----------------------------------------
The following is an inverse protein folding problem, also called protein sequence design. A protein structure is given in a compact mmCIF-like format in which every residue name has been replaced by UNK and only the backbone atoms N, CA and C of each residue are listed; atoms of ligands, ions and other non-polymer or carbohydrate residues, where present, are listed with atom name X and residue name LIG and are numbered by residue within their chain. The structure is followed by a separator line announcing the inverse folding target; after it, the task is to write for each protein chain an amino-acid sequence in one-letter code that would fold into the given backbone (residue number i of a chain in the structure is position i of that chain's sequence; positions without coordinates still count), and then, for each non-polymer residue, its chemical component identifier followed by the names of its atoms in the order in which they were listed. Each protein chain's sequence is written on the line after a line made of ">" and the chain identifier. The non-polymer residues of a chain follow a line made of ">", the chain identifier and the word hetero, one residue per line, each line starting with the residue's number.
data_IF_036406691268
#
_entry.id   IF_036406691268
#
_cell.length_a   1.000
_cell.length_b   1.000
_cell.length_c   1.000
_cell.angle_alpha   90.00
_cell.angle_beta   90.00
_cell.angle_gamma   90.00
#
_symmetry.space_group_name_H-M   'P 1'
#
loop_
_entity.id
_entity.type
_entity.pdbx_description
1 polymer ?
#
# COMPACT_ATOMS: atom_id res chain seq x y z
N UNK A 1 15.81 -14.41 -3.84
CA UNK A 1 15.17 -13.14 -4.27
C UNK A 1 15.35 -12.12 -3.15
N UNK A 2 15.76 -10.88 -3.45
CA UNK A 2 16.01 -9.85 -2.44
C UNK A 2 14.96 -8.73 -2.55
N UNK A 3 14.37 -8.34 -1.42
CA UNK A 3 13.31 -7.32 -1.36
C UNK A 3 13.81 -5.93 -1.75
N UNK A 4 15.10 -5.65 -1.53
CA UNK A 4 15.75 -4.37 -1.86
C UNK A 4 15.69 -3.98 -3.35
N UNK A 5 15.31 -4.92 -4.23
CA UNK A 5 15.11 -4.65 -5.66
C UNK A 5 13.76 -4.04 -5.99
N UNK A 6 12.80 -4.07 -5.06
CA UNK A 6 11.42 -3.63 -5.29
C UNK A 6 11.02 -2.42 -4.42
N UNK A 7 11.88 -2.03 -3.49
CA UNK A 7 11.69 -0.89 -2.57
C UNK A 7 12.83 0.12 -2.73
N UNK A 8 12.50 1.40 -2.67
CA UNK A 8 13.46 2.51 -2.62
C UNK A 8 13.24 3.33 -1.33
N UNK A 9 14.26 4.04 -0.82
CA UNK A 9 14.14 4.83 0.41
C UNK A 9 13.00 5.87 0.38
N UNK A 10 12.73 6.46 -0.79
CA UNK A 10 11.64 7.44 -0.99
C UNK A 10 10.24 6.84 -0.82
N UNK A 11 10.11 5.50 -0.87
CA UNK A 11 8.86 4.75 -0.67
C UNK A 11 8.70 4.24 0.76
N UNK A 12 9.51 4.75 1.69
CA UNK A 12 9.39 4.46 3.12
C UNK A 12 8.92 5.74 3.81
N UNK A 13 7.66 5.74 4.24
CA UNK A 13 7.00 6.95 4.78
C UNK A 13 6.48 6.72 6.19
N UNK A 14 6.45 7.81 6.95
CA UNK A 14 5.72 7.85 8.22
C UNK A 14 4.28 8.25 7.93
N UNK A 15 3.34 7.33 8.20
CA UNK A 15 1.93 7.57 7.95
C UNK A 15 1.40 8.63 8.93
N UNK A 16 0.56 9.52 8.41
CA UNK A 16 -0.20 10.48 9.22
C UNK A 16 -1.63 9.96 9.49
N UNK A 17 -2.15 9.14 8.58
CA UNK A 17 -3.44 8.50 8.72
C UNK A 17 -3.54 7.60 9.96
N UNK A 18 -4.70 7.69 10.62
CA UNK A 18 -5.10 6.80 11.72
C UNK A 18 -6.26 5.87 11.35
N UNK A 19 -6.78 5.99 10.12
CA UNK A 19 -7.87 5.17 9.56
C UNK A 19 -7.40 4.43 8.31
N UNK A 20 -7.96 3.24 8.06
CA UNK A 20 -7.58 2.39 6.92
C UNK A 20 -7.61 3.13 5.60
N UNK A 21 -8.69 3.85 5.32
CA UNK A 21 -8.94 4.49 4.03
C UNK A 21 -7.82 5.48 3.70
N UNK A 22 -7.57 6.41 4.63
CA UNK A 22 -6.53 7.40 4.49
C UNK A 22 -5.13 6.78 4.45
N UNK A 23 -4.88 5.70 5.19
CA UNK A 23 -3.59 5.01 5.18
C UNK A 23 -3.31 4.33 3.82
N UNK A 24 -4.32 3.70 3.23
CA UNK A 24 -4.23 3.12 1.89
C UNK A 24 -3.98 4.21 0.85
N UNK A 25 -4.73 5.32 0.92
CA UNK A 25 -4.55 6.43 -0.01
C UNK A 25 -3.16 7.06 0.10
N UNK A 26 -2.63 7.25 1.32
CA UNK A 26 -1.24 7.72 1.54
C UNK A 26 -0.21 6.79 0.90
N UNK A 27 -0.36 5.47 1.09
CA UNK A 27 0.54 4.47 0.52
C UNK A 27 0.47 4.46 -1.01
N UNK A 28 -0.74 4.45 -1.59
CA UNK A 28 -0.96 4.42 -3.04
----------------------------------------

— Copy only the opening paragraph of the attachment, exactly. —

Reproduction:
The following is an inverse protein folding problem, also called protein sequence design. A protein structure is given in a compact mmCIF-like format in which every residue name has been replaced by UNK and only the backbone atoms N, CA and C of each residue are listed; atoms of ligands, ions and other non-polymer or carbohydrate residues, where present, are listed with atom name X and residue name LIG and are numbered by residue within their chain. The structure is followed by a separator line announcing the inverse folding target; after it, the task is to write for each protein chain an amino-acid sequence in one-letter code that would fold into the given backbone (residue number i of a chain in the structure is position i of that chain's sequence; positions without coordinates still count), and then, for each non-polymer residue, its chemical component identifier followed by the names of its atoms in the order in which they were listed. Each protein chain's sequence is written on the line after a line made of ">" and the chain identifier. The non-polymer residues of a chain follow a line made of ">", the chain identifier and the word hetero, one residue per line, each line starting with the residue's number.